When they say having children changes everything, they are NOT kidding. Like I said in a previous post, going back to work was very difficult for me. (I still have a hard time leaving her.) With that came a lot of feelings about my profession and career that I wasn't sure how to handle.
I've always loved coaching. The past four years have been the most meaningful coaching XC. And I have loved track, too (10 years). However, most high school coaches can verify that the time commitment is huge and tough. To teach all day with little break and then to extend that work day coaching is a lot. Top that with lots of work to do on nights and weekends, since you aren't staying after school to work. Not going to lie, I really, really, really wanted to quit. I hated being away from my baby. The 2nd truth is that my husband and I needed the money. Though small, my coaching supplement from the 2 sports is what pays our babysitter. So, I didn't really have a choice.
I also hit a lull in my teaching this year. I can't really explain it. We got a new principal that is really great. She has new ideas, is really positive, and easy to work with. My feelings have nothing to do with her. The special education situation still sucked, but that is supposed to be remedied this year. Whoo hook! My feelings remained. I did a LOT of soul searching toward the end of the year on WHY I wasn't satisfied. I came to two conclusions- the first is plain burn out. There's only so long you can go, work, push yourself before something has to give. That "something" was my teaching mojo. The 2nd conclusion I came to is that I didn't (still don't) feel like I'm making a difference. Year after year, the students' behavior gets worse and worse. What we accept in the classroom in regards to attitude and behavior is really sad. Students and their parents seem to care less and less. It really hit me in the face last year when I tried to improve our typically-chaotic Field Day and realized no one cared. Teachers, students, their parents have gotten so used to mediocre that a haphazard, chaotic Field Day didn't phase them! I also had a huge battle with a student and his parents. Aside from his terrible behavior, his grades went from B's to D's in a matter of weeks. I tried relentlessly to contact them. You see, they weren't worried. In fact, they reported that I was "harassing" them! (And yes, I did call a few times and left messages, along with a few emails, getting zero response.) All of it really beat me down. I began to wonder WHY I am doing this. I want to Teach Like Your Hair's on Fire. (That's a link to the best professional book I've ever read. I encourage all teachers to read it!)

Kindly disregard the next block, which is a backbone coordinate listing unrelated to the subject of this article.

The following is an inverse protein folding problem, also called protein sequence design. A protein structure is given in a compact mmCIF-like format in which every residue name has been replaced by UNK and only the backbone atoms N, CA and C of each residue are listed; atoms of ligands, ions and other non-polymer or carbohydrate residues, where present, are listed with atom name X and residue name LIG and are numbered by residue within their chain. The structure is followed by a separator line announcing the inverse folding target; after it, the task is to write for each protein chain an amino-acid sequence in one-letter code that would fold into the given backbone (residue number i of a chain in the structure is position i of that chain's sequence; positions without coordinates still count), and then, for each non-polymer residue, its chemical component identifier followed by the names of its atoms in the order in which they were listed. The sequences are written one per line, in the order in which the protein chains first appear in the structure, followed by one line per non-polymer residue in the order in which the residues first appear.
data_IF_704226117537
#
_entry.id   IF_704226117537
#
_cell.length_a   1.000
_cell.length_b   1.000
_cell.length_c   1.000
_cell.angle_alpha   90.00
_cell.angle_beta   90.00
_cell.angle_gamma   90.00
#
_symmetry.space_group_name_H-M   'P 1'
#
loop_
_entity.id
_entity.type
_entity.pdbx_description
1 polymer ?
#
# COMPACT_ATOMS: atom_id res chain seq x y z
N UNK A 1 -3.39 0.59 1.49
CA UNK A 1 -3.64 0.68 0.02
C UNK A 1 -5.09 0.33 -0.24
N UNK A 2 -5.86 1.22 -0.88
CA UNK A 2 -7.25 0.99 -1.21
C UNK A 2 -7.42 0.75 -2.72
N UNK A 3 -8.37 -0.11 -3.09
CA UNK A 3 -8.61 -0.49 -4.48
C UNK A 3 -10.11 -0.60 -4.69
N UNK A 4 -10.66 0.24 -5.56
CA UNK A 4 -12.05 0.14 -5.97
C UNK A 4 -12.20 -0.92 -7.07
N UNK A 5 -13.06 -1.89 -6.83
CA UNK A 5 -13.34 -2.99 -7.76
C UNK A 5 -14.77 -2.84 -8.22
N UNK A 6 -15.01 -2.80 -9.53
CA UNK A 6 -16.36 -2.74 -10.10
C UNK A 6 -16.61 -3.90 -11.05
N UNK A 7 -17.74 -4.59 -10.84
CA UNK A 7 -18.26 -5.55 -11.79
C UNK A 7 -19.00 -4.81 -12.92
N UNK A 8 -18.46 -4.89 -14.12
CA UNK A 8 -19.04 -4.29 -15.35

I prayed about this situation. I wasn't sure if I needed a grade change, a school change, a career change. I just asked God to help me through this, and help me regain that fire and passion for teaching (or whatever profession I should be in.) In early June, the principal from another high school called me out of the blue. He straightforward offered me a job- Head XC and Track, teaching math at the high school level. I would have to take an additional test to get certified for math, but he knew I could pass. I told him to let me think on it, as I was about to leave for Seattle and needed time to process the offer.
As it would be, my team would receive the Brooks Booster Grant while I was in Seattle. I felt like that was a sign that I should stay. It possibly meant there is more for me and my team. There is more I can give, more I can do. The idea of a bigger and better team leaves me drooling sometimes. Realistically, my team will never be there, but we CAN improve. We have improved already, and hopefully the best is yet to come. I have to remind myself that coaching is about making a difference. Runners and coaches often chase the clock, the points, the numbers. It's okay for those things to drive us. That's healthy competition, but when we look deep in our heart, a bigger reason should be there. I'm searching for that reason in my teaching right now, but I've found it in my coaching.
In my short 4 years as head XC coach, I've watched teenagers run in a new pair of running shoes for the first time. I've seen kids complete their first 5K race. I've high-fived when they reached their longest training run yet. I cried with a girl over her mother missing yet another XC race b/c of her own partying lifestyle. That particular girl would later be completely abandoned by her mom and her dad would be left to raise two teenage daughters. I helped her sign up for college, I encouraged her to talk to a teacher when she was struggling in class. I watched another athlete sign a scholarship, becoming the first in her entire family to attend college. I walked a senior on the field for Senior Nigh when her family couldn't attend. These kids work on farms and at local markets all summer. Some work at the outlet mall. They are not lazy. They run, they work, they give their best at everything they do. So the running? Yeah, I do my best to coach them. I plan workouts, encourage, help pace, but the reason behind it runs so much deeper. A coach is a mentor. If you are a coach and don't truly KNOW your athletes, you are failing.
In 3 weeks I go back to work. I hope I can approach it with an energetic and positive attitude, giving my very best.